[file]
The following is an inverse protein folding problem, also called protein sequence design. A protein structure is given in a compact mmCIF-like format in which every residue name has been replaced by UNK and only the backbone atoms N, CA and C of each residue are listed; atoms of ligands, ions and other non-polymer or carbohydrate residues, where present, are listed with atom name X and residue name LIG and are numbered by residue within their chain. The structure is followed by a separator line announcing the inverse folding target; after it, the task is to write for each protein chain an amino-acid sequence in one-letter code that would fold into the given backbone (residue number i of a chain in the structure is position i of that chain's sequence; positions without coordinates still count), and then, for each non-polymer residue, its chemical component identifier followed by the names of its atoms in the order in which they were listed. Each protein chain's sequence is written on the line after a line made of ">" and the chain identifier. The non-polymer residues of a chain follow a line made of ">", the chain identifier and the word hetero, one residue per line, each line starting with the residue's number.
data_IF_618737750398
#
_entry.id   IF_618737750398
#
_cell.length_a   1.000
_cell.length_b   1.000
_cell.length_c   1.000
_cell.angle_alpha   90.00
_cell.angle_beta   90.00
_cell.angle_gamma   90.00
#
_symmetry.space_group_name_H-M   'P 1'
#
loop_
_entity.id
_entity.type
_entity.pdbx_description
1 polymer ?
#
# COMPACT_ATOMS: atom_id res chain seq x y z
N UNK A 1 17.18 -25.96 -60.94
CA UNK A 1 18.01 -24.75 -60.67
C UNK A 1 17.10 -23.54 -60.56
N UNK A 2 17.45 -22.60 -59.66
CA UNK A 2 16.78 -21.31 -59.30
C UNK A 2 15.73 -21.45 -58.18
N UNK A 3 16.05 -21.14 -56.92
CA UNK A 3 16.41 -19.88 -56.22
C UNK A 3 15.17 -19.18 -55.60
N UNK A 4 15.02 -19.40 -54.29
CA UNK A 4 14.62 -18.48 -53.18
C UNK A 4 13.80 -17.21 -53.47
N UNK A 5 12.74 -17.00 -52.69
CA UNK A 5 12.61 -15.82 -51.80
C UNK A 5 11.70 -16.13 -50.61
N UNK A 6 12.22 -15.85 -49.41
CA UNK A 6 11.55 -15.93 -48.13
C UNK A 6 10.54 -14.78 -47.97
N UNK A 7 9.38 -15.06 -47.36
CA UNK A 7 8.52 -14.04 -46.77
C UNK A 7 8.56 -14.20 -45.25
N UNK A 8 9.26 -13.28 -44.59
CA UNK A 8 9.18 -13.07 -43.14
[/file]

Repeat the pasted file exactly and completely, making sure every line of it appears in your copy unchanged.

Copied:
The following is an inverse protein folding problem, also called protein sequence design. A protein structure is given in a compact mmCIF-like format in which every residue name has been replaced by UNK and only the backbone atoms N, CA and C of each residue are listed; atoms of ligands, ions and other non-polymer or carbohydrate residues, where present, are listed with atom name X and residue name LIG and are numbered by residue within their chain. The structure is followed by a separator line announcing the inverse folding target; after it, the task is to write for each protein chain an amino-acid sequence in one-letter code that would fold into the given backbone (residue number i of a chain in the structure is position i of that chain's sequence; positions without coordinates still count), and then, for each non-polymer residue, its chemical component identifier followed by the names of its atoms in the order in which they were listed. Each protein chain's sequence is written on the line after a line made of ">" and the chain identifier. The non-polymer residues of a chain follow a line made of ">", the chain identifier and the word hetero, one residue per line, each line starting with the residue's number.
data_IF_618737750398
#
_entry.id   IF_618737750398
#
_cell.length_a   1.000
_cell.length_b   1.000
_cell.length_c   1.000
_cell.angle_alpha   90.00
_cell.angle_beta   90.00
_cell.angle_gamma   90.00
#
_symmetry.space_group_name_H-M   'P 1'
#
loop_
_entity.id
_entity.type
_entity.pdbx_description
1 polymer ?
#
# COMPACT_ATOMS: atom_id res chain seq x y z
N UNK A 1 17.18 -25.96 -60.94
CA UNK A 1 18.01 -24.75 -60.67
C UNK A 1 17.10 -23.54 -60.56
N UNK A 2 17.45 -22.60 -59.66
CA UNK A 2 16.78 -21.31 -59.30
C UNK A 2 15.73 -21.45 -58.18
N UNK A 3 16.05 -21.14 -56.92
CA UNK A 3 16.41 -19.88 -56.22
C UNK A 3 15.17 -19.18 -55.60
N UNK A 4 15.02 -19.40 -54.29
CA UNK A 4 14.62 -18.48 -53.18
C UNK A 4 13.80 -17.21 -53.47
N UNK A 5 12.74 -17.00 -52.69
CA UNK A 5 12.61 -15.82 -51.80
C UNK A 5 11.70 -16.13 -50.61
N UNK A 6 12.22 -15.85 -49.41
CA UNK A 6 11.55 -15.93 -48.13
C UNK A 6 10.54 -14.78 -47.97
N UNK A 7 9.38 -15.06 -47.36
CA UNK A 7 8.52 -14.04 -46.77
C UNK A 7 8.56 -14.20 -45.25
N UNK A 8 9.26 -13.28 -44.59
CA UNK A 8 9.18 -13.07 -43.14